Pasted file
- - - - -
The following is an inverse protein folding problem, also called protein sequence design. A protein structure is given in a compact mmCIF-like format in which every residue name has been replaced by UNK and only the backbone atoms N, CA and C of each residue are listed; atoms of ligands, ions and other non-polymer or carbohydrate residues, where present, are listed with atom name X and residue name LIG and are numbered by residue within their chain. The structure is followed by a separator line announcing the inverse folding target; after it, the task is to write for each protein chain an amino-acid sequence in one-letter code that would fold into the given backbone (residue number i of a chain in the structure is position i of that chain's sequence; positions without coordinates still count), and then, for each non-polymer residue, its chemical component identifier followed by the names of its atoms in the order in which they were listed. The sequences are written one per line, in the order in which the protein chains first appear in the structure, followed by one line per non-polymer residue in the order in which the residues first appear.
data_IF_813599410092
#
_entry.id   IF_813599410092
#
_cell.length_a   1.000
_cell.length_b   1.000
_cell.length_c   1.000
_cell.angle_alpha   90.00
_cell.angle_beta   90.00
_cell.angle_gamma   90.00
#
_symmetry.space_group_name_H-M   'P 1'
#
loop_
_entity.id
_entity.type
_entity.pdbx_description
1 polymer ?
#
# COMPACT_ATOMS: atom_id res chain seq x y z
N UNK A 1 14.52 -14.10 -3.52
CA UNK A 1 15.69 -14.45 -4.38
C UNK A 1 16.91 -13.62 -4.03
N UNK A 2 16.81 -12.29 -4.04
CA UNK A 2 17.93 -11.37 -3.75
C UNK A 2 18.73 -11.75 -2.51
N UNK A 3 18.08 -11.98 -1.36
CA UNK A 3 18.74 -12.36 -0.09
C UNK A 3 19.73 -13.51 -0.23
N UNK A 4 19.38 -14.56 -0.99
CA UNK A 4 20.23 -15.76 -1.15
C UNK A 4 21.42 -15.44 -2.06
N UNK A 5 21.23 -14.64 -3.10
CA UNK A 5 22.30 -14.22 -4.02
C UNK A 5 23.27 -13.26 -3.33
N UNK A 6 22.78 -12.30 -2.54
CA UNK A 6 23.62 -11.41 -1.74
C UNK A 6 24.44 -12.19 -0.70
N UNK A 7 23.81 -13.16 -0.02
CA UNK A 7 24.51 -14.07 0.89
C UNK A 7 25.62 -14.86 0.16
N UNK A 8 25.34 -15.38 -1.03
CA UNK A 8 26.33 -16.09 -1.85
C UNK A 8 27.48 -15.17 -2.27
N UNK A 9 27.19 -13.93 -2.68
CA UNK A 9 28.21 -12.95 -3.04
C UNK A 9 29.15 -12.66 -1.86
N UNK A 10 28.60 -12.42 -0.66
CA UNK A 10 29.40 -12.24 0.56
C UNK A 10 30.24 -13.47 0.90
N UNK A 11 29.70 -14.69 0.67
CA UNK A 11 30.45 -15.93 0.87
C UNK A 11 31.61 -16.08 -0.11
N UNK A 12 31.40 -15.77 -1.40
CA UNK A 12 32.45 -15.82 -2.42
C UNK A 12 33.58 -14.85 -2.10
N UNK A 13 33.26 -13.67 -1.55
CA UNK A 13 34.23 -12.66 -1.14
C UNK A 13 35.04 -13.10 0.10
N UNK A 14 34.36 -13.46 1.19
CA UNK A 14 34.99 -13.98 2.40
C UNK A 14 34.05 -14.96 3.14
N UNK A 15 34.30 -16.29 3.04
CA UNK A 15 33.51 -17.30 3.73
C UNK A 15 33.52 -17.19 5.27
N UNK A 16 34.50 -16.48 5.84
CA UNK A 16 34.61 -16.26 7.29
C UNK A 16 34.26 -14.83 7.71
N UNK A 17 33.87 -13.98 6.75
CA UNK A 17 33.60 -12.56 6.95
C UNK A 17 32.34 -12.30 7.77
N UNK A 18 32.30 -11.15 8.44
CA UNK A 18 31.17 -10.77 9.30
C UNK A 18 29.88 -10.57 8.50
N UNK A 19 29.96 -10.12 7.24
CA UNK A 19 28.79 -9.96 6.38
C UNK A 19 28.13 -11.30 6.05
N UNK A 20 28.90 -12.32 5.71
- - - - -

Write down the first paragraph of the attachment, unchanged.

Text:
The following is an inverse protein folding problem, also called protein sequence design. A protein structure is given in a compact mmCIF-like format in which every residue name has been replaced by UNK and only the backbone atoms N, CA and C of each residue are listed; atoms of ligands, ions and other non-polymer or carbohydrate residues, where present, are listed with atom name X and residue name LIG and are numbered by residue within their chain. The structure is followed by a separator line announcing the inverse folding target; after it, the task is to write for each protein chain an amino-acid sequence in one-letter code that would fold into the given backbone (residue number i of a chain in the structure is position i of that chain's sequence; positions without coordinates still count), and then, for each non-polymer residue, its chemical component identifier followed by the names of its atoms in the order in which they were listed. The sequences are written one per line, in the order in which the protein chains first appear in the structure, followed by one line per non-polymer residue in the order in which the residues first appear.